Please join us for a talk at the SU Museum, 52 Ryneveld Street.
Dr Rika Preiser
Senior Researcher
Centre for Complex Systems in Transition

At the turn of the century, the field of complex systems research was still rather marginal. Developments in the natural sciences since the 1950s largely influenced the theories and practical applications of what is now commonly called “complexity theory”. However, the recent uptake of these ideas have migrated from the natural sciences to inform new theories and frameworks in the social sciences, humanities, education, management sciences and other areas of societal domains such as monitoring and evaluation practices, policy making, strategic thinking, national and global governance and sustainable development discourses. Through discussions in these disciplines and domains of practice, complex systems research has become a mainstream phenomenon and new centers for complexity research are launched all over the world.

In this talk I will give a short overview of the main organising principles that inform an overarching understanding of complex systems and what the implications are for informing practical applications. Through this mapping of the main principles and implications, the positioning of the work of the CST in Stellenbosch will be highlighted in relation to international developments in the field of contemporary research on complex systems. I hope to demonstrate that our situatedness on the African continent and our legacy in understanding the normative implications of complexity, allows us to broaden the vocabulary of contemporary complex systems research, to the extent that we are anticipating and shaping the new frontiers in this emerging and fast-growing field of research and practice.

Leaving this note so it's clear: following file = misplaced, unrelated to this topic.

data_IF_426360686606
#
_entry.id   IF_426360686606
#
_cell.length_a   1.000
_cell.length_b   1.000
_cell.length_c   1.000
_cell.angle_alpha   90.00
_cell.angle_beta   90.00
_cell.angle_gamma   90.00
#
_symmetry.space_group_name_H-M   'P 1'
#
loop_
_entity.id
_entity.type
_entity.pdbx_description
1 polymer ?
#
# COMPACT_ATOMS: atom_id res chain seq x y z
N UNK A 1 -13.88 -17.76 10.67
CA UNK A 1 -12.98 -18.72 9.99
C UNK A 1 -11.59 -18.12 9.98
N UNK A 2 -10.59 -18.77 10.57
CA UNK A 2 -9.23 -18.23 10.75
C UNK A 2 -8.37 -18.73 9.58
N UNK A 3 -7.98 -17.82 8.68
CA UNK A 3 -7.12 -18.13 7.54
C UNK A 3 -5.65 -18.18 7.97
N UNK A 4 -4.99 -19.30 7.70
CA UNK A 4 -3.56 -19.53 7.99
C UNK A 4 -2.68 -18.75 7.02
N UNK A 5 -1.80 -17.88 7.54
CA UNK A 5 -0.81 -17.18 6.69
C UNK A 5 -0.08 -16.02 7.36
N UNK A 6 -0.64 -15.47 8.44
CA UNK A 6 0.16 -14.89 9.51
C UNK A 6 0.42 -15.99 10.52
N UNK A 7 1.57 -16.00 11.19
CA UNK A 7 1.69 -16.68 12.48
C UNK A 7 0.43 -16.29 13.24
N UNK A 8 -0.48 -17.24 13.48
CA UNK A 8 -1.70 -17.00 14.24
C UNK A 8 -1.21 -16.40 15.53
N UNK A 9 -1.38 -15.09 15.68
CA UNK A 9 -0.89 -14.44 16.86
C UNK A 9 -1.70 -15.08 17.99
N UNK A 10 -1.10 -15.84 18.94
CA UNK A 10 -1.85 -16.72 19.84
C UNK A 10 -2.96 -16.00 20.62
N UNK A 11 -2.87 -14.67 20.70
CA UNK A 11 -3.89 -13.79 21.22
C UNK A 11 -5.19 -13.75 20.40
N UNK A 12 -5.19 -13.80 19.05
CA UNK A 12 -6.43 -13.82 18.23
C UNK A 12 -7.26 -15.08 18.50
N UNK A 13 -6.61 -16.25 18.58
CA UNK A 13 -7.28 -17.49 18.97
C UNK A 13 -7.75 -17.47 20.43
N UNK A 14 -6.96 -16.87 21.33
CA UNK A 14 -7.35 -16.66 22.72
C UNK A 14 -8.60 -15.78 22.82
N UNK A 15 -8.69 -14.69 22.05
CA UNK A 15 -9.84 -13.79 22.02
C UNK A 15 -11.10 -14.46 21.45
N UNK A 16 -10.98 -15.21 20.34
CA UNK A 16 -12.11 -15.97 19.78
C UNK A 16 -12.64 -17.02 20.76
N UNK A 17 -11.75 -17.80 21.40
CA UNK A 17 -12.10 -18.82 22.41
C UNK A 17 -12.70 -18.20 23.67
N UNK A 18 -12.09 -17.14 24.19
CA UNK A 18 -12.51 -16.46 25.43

Dr Rika Preiser is Senior Researcher at the Centre for Complex Systems in Transition (School of Public Leadership), Stellenbosch University. Her research explores how an interdisciplinary engagement with Complex Adaptive Systems can inform conceptual frameworks and practical applications for exploring new ways of understanding the relational nature of the world. Complexity-informed frameworks can provide perspectives that are better aligned to understand and respond to the challenges we face in a world that is increasingly complex, volatile and hard to anticipate. Her work is focused on the human experience to recognise the normative call to re-imagine what it means to be human in an increasingly inter-connected world.

Rika holds Masters degrees in Journalism and Social Anthropology and completed a PhD in Philosophy in 2012. She is a Salzburg Global Fellow, Theme Leader of the Systemic Change Lab at the European School of Governance and Vice-president for the International Society for the Systems Sciences Conference for 2020.

Wednesday, August 21st – 13:00 – 14:00
SU Museum, 52 Ryneveld Street
RSVP: Whitney Prins ( by 19 August